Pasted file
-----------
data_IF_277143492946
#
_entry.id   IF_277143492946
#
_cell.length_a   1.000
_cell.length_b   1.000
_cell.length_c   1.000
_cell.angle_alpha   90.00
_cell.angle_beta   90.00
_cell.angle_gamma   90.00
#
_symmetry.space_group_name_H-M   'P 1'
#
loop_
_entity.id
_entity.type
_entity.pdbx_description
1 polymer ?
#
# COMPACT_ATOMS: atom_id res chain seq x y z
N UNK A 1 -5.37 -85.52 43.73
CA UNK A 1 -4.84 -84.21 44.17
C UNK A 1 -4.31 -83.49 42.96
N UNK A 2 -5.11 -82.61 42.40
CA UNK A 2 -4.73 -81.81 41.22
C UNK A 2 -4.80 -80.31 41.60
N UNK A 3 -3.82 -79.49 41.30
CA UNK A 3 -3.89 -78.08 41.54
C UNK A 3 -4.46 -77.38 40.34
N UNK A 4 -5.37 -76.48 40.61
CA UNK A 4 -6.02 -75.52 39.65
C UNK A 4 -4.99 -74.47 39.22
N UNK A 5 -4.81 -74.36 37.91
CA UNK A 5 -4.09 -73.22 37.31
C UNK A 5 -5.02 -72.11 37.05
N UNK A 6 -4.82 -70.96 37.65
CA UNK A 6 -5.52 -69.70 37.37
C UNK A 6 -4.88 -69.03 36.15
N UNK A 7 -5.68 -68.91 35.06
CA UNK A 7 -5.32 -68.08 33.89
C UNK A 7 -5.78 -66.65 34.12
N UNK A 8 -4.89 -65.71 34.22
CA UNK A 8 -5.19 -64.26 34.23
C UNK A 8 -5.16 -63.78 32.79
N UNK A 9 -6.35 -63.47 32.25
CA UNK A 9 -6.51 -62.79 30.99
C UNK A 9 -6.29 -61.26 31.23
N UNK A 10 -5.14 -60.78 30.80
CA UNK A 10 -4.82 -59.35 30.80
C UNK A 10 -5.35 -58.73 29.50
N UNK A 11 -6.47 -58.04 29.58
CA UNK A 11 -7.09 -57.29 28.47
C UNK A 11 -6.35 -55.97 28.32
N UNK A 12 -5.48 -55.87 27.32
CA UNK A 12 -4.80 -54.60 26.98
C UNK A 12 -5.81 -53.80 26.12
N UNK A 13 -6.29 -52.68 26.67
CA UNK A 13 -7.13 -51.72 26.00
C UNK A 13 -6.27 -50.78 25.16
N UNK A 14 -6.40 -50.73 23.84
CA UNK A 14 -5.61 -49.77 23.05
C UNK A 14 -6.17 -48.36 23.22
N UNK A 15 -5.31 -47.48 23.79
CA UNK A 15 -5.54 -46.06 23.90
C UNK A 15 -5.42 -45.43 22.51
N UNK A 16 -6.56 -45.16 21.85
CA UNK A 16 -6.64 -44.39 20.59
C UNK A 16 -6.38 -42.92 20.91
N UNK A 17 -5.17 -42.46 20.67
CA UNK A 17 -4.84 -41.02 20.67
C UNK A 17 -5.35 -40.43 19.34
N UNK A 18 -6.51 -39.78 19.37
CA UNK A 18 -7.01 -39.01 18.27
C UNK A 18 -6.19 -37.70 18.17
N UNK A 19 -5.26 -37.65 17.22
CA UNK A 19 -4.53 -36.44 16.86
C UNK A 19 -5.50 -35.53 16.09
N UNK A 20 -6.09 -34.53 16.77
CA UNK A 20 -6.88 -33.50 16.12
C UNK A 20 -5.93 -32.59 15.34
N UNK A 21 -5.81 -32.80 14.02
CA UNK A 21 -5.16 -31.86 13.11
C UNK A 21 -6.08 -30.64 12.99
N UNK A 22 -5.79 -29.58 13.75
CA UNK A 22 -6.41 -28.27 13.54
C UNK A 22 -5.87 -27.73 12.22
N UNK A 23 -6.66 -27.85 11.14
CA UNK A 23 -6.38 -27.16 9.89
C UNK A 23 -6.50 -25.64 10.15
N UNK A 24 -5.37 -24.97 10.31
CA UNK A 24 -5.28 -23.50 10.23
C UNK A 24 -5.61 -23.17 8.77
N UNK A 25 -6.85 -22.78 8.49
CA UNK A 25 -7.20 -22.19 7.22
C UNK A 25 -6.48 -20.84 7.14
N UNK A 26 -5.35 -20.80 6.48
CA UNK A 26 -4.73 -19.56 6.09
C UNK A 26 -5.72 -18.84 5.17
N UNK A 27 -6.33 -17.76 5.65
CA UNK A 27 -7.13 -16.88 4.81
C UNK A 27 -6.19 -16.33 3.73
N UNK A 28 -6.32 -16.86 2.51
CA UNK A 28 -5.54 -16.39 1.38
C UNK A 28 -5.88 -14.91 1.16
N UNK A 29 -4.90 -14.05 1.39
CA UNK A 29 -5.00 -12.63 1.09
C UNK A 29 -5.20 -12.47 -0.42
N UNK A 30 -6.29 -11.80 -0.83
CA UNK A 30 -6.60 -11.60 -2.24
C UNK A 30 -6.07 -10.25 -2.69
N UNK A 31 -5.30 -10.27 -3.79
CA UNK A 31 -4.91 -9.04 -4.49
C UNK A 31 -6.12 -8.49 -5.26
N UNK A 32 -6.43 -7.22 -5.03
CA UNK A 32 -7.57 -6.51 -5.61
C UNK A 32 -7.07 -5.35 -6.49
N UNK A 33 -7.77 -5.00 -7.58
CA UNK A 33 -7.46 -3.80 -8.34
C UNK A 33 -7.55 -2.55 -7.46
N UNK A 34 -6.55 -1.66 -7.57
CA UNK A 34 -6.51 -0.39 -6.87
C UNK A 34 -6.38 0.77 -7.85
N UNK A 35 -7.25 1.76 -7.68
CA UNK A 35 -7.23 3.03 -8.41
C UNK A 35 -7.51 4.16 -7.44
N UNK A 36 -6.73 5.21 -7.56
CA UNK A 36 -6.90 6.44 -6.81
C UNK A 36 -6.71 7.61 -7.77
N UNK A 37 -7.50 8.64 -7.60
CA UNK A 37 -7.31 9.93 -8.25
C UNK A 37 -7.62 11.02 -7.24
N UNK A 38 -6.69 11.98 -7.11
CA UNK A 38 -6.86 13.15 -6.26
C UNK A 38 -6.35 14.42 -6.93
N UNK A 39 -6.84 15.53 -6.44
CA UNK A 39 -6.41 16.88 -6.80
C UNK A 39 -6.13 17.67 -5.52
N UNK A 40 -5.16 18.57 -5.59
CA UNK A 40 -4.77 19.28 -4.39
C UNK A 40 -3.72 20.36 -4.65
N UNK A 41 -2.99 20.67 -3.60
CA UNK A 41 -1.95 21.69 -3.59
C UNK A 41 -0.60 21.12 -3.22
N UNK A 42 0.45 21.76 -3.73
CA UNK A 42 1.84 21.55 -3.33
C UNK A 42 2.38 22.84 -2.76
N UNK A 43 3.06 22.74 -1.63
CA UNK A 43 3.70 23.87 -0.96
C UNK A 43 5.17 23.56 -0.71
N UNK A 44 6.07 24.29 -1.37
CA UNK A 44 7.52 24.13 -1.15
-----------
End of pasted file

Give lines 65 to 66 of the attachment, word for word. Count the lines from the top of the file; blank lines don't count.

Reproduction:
C UNK A 15 -5.42 -45.43 22.51
N UNK A 16 -6.56 -45.16 21.85